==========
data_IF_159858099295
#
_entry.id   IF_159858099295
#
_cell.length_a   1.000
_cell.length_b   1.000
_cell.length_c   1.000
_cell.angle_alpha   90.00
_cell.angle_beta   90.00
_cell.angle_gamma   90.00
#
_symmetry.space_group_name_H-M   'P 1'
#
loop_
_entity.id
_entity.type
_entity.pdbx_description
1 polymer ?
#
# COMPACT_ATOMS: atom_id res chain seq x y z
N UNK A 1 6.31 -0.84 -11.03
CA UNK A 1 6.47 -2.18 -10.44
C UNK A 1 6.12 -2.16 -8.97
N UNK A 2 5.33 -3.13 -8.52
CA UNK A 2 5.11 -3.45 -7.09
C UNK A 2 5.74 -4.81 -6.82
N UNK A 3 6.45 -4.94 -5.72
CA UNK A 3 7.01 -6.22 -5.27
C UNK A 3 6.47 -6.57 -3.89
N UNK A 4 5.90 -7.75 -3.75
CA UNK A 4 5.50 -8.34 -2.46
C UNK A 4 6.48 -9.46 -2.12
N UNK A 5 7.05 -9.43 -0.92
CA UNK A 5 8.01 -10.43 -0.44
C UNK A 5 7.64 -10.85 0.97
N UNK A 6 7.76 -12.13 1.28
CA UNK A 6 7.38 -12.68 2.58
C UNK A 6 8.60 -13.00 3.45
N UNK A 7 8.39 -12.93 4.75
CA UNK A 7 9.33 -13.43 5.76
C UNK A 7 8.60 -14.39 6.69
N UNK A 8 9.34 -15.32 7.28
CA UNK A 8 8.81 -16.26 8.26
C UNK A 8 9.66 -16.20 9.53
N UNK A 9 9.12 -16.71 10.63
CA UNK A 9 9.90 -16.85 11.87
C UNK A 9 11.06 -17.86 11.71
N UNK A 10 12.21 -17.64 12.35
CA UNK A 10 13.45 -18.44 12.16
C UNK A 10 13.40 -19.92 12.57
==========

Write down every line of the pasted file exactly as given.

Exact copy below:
data_IF_159858099295
#
_entry.id   IF_159858099295
#
_cell.length_a   1.000
_cell.length_b   1.000
_cell.length_c   1.000
_cell.angle_alpha   90.00
_cell.angle_beta   90.00
_cell.angle_gamma   90.00
#
_symmetry.space_group_name_H-M   'P 1'
#
loop_
_entity.id
_entity.type
_entity.pdbx_description
1 polymer ?
#
# COMPACT_ATOMS: atom_id res chain seq x y z
N UNK A 1 6.31 -0.84 -11.03
CA UNK A 1 6.47 -2.18 -10.44
C UNK A 1 6.12 -2.16 -8.97
N UNK A 2 5.33 -3.13 -8.52
CA UNK A 2 5.11 -3.45 -7.09
C UNK A 2 5.74 -4.81 -6.82
N UNK A 3 6.45 -4.94 -5.72
CA UNK A 3 7.01 -6.22 -5.27
C UNK A 3 6.47 -6.57 -3.89
N UNK A 4 5.90 -7.75 -3.75
CA UNK A 4 5.50 -8.34 -2.46
C UNK A 4 6.48 -9.46 -2.12
N UNK A 5 7.05 -9.43 -0.92
CA UNK A 5 8.01 -10.43 -0.44
C UNK A 5 7.64 -10.85 0.97
N UNK A 6 7.76 -12.13 1.28
CA UNK A 6 7.38 -12.68 2.58
C UNK A 6 8.60 -13.00 3.45
N UNK A 7 8.39 -12.93 4.75
CA UNK A 7 9.33 -13.43 5.76
C UNK A 7 8.60 -14.39 6.69
N UNK A 8 9.34 -15.32 7.28
CA UNK A 8 8.81 -16.26 8.26
C UNK A 8 9.66 -16.20 9.53
N UNK A 9 9.12 -16.71 10.63
CA UNK A 9 9.90 -16.85 11.87
C UNK A 9 11.06 -17.86 11.71
N UNK A 10 12.21 -17.64 12.35
CA UNK A 10 13.45 -18.44 12.16
C UNK A 10 13.40 -19.92 12.57